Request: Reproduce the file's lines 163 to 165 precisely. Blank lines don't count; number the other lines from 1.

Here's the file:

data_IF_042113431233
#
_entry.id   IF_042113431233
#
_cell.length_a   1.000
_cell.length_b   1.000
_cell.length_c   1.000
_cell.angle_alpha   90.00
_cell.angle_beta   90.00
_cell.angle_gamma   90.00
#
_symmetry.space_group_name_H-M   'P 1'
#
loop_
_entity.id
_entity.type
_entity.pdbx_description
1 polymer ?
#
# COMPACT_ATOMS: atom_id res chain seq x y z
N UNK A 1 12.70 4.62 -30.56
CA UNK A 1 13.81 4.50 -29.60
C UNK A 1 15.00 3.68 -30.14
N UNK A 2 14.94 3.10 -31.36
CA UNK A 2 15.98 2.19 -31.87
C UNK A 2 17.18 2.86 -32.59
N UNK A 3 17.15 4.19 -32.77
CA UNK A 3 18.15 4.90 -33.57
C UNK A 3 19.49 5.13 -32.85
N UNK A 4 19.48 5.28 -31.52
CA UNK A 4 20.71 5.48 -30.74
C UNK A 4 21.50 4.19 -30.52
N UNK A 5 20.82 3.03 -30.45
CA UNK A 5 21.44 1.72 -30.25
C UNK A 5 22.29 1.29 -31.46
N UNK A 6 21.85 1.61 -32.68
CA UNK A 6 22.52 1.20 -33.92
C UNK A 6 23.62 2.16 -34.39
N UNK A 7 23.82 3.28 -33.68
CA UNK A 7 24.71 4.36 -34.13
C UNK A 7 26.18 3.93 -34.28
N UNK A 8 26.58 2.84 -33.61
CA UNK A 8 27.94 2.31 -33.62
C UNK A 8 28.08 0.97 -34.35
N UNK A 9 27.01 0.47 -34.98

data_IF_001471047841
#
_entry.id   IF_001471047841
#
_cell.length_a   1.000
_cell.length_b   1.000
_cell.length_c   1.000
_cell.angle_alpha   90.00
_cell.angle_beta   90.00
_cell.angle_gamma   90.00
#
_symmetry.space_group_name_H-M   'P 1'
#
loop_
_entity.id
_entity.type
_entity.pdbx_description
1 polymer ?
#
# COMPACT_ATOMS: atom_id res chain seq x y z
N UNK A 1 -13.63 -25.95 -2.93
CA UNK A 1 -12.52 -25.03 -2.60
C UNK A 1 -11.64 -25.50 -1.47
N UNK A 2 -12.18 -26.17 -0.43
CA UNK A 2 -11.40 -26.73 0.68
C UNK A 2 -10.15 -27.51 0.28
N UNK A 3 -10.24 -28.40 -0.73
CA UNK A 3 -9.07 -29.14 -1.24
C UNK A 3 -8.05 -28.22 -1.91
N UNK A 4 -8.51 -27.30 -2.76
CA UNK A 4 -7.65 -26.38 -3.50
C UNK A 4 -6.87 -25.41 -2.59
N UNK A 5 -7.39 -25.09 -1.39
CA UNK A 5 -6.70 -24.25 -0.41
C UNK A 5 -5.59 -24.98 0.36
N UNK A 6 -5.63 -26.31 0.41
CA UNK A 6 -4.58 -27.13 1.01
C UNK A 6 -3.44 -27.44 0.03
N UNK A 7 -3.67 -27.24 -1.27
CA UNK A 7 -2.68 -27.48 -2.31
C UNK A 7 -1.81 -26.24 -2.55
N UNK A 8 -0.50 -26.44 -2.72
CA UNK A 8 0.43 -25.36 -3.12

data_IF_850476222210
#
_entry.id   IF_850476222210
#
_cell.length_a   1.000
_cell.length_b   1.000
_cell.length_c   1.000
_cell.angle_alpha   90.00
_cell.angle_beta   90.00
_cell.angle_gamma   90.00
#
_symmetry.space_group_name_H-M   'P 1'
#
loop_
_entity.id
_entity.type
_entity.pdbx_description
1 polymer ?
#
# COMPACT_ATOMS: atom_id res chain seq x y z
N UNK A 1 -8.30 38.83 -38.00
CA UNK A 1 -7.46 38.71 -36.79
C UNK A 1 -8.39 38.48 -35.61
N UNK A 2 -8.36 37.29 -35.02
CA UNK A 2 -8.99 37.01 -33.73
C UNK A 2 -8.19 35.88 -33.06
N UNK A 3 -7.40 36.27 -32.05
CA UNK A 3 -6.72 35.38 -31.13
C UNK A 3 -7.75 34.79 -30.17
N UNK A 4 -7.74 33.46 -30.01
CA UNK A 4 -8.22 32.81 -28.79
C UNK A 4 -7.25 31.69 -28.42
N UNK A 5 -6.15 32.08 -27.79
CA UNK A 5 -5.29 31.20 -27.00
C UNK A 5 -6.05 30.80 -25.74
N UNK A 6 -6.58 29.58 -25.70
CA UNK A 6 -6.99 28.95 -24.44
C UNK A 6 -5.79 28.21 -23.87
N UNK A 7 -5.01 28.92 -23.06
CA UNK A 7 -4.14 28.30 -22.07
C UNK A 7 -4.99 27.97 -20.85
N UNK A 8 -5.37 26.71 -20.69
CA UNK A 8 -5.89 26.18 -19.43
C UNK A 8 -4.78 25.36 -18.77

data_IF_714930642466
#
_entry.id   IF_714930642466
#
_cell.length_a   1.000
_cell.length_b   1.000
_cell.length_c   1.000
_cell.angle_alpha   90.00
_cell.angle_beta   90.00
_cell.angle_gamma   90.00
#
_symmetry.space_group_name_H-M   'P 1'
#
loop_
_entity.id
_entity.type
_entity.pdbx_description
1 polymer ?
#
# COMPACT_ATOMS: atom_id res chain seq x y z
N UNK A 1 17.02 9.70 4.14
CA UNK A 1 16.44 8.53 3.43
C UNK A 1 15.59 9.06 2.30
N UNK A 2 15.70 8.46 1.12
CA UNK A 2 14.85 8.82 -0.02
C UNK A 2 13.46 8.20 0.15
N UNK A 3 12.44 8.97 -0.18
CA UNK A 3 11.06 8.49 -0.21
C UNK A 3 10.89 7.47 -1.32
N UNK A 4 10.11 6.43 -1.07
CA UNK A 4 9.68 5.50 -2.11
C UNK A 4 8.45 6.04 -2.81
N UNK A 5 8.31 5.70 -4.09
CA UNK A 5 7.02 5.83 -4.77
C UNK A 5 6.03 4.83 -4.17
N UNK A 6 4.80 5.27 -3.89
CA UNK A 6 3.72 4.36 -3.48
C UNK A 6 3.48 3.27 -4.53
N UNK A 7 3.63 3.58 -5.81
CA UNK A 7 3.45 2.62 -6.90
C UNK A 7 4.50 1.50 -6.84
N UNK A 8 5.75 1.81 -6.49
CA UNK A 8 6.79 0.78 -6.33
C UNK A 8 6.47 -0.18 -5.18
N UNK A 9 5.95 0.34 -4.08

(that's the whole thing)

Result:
CA UNK A 4 9.68 5.50 -2.11
C UNK A 4 8.45 6.04 -2.81
N UNK A 5 8.31 5.70 -4.09